Sends the APDU specified by APDU after selecting the applet specified by AID on the specified origin channel, where the APDU format uses the C-APDU syntax of the apdutool. on origin-channel is optional and specifies the origin channel to select an applet and send the specified APDU on. The default origin channel is 0 and possible values are 0 - 19. to AID is also optional, and when specified it builds and sends the select command before sending the APDU.

APDUScript Preprocessor Commands

APDUScript supports preprocessor directives as depicted in the following script file example, test.scr.

#define walletApplet //aid/A000000062/03010C0101
#define purseApplet //aid/A000000062/03010C0102
#define walletCommand 0x80 0xCA 0x00 0x00 0x02 0xAB 0x080 0x7F
SELECT purseApplet;
Send walletCommand to walletApplet on 19;

To check what the preprocessor has done, run the APDUTool with the -k flag to create a file named test.scr.preprocessed in the same directory as test.scr. The test.scr.preprocessed content then looks like this:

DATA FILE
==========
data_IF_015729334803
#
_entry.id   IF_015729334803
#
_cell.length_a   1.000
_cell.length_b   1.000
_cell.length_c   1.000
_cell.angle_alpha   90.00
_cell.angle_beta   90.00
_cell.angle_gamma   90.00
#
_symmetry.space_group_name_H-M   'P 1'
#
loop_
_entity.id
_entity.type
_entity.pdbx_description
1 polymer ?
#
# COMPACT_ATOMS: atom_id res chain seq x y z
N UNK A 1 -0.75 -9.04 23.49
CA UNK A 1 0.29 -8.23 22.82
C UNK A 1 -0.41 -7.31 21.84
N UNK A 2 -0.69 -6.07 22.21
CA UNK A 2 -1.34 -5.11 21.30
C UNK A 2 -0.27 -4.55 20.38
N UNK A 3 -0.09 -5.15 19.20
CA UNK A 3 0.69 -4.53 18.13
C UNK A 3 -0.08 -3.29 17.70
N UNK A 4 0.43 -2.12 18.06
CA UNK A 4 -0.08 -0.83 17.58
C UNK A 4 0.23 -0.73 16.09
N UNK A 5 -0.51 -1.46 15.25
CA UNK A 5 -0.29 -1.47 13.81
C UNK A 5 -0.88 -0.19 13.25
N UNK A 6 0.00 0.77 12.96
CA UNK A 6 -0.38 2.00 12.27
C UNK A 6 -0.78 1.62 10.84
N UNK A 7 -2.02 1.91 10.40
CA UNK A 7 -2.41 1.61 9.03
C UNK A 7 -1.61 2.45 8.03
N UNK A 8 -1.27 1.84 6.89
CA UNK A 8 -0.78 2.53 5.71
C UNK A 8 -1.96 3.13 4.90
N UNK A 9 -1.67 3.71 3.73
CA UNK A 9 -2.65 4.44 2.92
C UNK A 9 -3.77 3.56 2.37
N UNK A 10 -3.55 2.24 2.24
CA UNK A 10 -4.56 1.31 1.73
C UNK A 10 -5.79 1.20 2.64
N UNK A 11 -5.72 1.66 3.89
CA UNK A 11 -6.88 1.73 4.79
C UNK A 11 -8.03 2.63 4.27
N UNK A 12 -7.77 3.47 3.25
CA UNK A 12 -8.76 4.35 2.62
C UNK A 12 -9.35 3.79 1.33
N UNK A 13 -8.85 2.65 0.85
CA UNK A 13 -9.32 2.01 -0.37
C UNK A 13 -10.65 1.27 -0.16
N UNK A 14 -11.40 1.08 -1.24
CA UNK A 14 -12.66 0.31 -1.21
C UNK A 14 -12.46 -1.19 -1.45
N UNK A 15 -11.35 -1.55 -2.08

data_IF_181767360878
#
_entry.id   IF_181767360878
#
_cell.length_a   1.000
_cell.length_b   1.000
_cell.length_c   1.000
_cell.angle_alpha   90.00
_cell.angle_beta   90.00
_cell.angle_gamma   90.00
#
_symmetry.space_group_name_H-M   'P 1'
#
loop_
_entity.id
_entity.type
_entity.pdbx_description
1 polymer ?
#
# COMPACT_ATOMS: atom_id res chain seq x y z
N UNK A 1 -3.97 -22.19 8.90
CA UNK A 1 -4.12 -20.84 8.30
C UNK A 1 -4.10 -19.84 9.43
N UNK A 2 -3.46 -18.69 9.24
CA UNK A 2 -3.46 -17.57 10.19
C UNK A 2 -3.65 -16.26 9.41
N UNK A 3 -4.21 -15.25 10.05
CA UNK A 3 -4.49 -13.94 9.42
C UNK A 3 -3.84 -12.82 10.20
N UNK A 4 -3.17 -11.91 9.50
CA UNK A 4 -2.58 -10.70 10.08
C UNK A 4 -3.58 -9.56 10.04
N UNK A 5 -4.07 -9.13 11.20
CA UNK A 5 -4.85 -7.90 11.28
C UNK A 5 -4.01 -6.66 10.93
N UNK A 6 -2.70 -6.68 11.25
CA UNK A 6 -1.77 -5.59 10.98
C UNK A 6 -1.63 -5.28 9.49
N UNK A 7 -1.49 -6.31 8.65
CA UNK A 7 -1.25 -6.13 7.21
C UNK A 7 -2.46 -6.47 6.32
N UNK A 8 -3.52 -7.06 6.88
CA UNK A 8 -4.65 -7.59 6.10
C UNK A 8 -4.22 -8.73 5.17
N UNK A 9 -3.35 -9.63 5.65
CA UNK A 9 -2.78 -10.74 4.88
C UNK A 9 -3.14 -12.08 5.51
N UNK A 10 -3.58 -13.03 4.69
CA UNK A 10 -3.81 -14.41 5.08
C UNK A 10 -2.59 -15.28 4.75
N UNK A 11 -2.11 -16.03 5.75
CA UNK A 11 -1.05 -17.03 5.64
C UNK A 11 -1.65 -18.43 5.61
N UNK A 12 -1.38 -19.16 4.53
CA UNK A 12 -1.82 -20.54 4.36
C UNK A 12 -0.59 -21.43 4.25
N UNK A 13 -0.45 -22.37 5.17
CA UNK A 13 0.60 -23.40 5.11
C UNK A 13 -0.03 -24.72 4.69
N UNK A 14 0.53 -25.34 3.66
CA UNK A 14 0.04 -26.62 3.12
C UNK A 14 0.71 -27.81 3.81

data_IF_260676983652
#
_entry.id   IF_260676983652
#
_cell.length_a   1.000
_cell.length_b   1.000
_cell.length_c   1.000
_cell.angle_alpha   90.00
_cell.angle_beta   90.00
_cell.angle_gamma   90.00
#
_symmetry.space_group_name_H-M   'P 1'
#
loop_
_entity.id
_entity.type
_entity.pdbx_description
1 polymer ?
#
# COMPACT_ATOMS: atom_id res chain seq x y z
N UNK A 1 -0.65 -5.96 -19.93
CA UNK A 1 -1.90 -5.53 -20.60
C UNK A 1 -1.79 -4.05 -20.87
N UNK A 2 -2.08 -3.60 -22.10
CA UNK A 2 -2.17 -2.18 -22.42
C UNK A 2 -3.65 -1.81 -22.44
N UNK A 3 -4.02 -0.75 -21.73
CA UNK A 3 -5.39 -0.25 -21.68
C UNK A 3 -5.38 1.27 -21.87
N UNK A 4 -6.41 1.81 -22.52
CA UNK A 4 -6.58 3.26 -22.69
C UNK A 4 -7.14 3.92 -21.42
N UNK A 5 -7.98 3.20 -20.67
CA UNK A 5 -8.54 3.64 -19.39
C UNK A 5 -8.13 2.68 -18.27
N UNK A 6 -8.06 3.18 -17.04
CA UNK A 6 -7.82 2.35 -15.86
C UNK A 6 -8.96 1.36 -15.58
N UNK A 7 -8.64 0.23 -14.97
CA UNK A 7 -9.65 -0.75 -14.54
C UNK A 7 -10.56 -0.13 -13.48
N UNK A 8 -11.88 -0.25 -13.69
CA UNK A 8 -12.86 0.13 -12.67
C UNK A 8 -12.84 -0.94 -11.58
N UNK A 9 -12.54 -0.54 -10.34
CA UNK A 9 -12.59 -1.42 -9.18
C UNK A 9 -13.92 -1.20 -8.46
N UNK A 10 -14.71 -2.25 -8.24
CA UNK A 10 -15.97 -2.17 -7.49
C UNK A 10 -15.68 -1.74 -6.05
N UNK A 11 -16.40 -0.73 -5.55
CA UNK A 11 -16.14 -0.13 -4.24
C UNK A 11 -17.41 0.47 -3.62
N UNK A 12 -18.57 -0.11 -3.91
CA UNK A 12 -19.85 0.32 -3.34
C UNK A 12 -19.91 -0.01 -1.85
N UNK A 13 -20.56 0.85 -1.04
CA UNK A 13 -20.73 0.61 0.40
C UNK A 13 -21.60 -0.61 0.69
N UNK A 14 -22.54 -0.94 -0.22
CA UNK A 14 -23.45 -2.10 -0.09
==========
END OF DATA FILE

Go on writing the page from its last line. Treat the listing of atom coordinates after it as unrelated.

SELECT //aid/A000000062/03010C0102;
Send 0x80 0xCA 0x00 0x00 0x02 0xAB 0x08 0x7F to //aid/A000000062/03010C0101 on 19;

Setting Default Applets

The RI supports setting distinct default applets on distinct logical channels and distinct interfaces. You can use this request to set the default applet for a particular logical channel in the specified interface. The applet being set as default must be properly registered with the RI prior to issuing this command.

Table 9-4 Set Default Applets on Different Logical Channels

Applet AID Lc Field Data Le Field

0x8x 0xc6 0xXX 0xYY

Lc: AID length

Data: Default applet AID

Le: ignored


  • XX is the channel number where the specified applet is configured as default.

  • YY is the interface ID where the applet is configured as the default. 0 is primary contacted or only interface. 1 is secondary contactless on dual interface.

  • AID is the AID of the applet being set as the default.

On-Card Installer Applet AID

The on-card installer applet AID is: 0xa0,0x00,0x00,0x00,0x62,0x03,0x01,0x08,0x01.